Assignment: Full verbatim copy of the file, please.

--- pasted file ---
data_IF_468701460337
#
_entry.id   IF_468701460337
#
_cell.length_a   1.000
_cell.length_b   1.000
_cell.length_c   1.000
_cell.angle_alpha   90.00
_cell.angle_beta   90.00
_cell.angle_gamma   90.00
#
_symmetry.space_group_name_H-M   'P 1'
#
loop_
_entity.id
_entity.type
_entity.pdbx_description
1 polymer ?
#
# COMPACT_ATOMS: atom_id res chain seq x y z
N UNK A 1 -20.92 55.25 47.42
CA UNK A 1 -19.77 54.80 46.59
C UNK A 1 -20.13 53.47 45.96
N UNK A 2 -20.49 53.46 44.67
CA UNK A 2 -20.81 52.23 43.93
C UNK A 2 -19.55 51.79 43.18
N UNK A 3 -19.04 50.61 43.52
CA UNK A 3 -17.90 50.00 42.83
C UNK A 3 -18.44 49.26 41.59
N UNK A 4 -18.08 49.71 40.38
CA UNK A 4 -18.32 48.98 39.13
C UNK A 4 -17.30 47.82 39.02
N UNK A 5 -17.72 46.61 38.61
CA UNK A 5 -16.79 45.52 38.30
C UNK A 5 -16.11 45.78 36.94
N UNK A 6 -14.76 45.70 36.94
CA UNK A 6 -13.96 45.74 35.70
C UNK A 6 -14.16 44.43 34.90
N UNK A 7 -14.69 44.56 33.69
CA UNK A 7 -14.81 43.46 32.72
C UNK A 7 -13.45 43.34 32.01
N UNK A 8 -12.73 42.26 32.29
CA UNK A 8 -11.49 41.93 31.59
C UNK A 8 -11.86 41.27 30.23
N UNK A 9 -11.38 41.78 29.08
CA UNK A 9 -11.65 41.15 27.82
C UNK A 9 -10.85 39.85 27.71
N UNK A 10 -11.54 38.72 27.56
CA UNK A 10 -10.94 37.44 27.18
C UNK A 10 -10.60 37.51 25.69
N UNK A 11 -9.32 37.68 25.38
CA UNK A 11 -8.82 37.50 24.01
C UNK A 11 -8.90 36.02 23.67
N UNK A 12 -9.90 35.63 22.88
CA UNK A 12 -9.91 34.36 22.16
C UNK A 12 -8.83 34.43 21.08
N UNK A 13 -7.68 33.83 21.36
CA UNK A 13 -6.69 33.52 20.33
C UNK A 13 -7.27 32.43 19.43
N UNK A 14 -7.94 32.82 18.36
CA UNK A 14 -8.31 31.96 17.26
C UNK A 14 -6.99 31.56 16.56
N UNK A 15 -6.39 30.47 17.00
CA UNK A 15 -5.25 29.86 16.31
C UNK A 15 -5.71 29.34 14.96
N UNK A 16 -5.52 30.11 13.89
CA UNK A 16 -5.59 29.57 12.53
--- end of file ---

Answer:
data_IF_468701460337
#
_entry.id   IF_468701460337
#
_cell.length_a   1.000
_cell.length_b   1.000
_cell.length_c   1.000
_cell.angle_alpha   90.00
_cell.angle_beta   90.00
_cell.angle_gamma   90.00
#
_symmetry.space_group_name_H-M   'P 1'
#
loop_
_entity.id
_entity.type
_entity.pdbx_description
1 polymer ?
#
# COMPACT_ATOMS: atom_id res chain seq x y z
N UNK A 1 -20.92 55.25 47.42
CA UNK A 1 -19.77 54.80 46.59
C UNK A 1 -20.13 53.47 45.96
N UNK A 2 -20.49 53.46 44.67
CA UNK A 2 -20.81 52.23 43.93
C UNK A 2 -19.55 51.79 43.18
N UNK A 3 -19.04 50.61 43.52
CA UNK A 3 -17.90 50.00 42.83
C UNK A 3 -18.44 49.26 41.59
N UNK A 4 -18.08 49.71 40.38
CA UNK A 4 -18.32 48.98 39.13
C UNK A 4 -17.30 47.82 39.02
N UNK A 5 -17.72 46.61 38.61
CA UNK A 5 -16.79 45.52 38.30
C UNK A 5 -16.11 45.78 36.94
N UNK A 6 -14.76 45.70 36.94
CA UNK A 6 -13.96 45.74 35.70
C UNK A 6 -14.16 44.43 34.90
N UNK A 7 -14.69 44.56 33.69
CA UNK A 7 -14.81 43.46 32.72
C UNK A 7 -13.45 43.34 32.01
N UNK A 8 -12.73 42.26 32.29
CA UNK A 8 -11.49 41.93 31.59
C UNK A 8 -11.86 41.27 30.23
N UNK A 9 -11.38 41.78 29.08
CA UNK A 9 -11.65 41.15 27.82
C UNK A 9 -10.85 39.85 27.71
N UNK A 10 -11.54 38.72 27.56
CA UNK A 10 -10.94 37.44 27.18
C UNK A 10 -10.60 37.51 25.69
N UNK A 11 -9.32 37.68 25.38
CA UNK A 11 -8.82 37.50 24.01
C UNK A 11 -8.90 36.02 23.67
N UNK A 12 -9.90 35.63 22.88
CA UNK A 12 -9.91 34.36 22.16
C UNK A 12 -8.83 34.43 21.08
N UNK A 13 -7.68 33.83 21.36
CA UNK A 13 -6.69 33.52 20.33
C UNK A 13 -7.27 32.43 19.43
N UNK A 14 -7.94 32.82 18.36
CA UNK A 14 -8.31 31.96 17.26
C UNK A 14 -6.99 31.56 16.56
N UNK A 15 -6.39 30.47 17.00
CA UNK A 15 -5.25 29.86 16.31
C UNK A 15 -5.71 29.34 14.96
N UNK A 16 -5.52 30.11 13.89
CA UNK A 16 -5.59 29.57 12.53